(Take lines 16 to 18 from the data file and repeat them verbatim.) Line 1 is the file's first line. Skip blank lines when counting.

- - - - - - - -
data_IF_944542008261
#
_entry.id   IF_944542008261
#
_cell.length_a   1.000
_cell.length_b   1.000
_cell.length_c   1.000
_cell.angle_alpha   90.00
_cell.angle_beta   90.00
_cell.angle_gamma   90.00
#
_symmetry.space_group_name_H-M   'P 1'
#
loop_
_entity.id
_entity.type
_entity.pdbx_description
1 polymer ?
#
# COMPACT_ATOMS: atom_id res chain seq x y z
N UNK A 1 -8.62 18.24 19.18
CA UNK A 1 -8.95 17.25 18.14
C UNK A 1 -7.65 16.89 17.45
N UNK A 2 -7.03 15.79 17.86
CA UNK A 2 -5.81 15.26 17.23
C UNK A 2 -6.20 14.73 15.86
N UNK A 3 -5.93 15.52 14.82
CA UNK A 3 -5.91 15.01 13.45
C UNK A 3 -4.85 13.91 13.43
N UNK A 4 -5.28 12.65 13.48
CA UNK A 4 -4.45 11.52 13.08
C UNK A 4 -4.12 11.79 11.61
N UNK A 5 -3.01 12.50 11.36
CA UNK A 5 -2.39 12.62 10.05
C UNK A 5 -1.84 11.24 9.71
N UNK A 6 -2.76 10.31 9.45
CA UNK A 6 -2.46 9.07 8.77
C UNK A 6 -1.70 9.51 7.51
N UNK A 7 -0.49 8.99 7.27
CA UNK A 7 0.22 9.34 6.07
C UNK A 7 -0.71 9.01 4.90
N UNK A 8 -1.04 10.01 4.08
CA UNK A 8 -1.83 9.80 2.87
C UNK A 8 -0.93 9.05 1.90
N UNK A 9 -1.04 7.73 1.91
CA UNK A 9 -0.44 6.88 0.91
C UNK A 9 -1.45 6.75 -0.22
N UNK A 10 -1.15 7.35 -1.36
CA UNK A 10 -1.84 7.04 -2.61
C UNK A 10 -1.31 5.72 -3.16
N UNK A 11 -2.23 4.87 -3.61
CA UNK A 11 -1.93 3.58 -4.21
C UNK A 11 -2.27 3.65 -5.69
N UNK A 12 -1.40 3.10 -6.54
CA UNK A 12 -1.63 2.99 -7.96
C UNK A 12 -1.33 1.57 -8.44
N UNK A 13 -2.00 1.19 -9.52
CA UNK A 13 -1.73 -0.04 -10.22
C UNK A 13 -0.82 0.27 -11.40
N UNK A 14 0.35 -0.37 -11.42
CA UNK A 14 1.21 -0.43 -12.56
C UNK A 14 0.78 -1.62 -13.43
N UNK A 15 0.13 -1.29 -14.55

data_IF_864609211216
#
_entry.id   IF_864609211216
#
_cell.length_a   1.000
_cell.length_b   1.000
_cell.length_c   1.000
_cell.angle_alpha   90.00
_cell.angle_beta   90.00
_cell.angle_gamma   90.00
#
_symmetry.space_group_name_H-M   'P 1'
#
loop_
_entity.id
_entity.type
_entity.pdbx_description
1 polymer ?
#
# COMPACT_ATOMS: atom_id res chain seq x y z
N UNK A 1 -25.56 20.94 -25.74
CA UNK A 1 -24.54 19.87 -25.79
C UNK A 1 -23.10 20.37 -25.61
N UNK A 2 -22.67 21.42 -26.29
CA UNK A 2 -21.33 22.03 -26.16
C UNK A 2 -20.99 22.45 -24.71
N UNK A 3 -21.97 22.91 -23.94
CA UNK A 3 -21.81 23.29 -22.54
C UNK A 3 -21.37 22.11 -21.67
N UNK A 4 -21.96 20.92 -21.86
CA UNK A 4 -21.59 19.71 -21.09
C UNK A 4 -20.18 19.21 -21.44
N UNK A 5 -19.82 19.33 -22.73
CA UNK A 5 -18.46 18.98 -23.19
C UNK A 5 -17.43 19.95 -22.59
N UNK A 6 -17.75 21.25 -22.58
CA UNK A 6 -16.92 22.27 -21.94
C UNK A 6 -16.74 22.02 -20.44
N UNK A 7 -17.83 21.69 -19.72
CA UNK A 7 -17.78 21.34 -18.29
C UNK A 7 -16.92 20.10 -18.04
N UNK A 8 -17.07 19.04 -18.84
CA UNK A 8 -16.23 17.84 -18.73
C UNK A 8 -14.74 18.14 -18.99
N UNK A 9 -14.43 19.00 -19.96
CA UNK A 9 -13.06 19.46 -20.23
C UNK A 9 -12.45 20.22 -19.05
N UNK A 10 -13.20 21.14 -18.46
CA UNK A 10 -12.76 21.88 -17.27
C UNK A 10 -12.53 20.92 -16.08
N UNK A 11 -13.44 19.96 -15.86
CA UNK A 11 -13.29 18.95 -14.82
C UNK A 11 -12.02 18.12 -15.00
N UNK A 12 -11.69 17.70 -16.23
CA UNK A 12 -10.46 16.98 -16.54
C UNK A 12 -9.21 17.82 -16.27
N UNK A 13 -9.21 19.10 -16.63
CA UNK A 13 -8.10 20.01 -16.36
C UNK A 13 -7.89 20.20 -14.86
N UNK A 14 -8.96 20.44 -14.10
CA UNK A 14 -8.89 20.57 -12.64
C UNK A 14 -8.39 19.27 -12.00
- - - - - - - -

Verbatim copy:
_entity.type
_entity.pdbx_description
1 polymer ?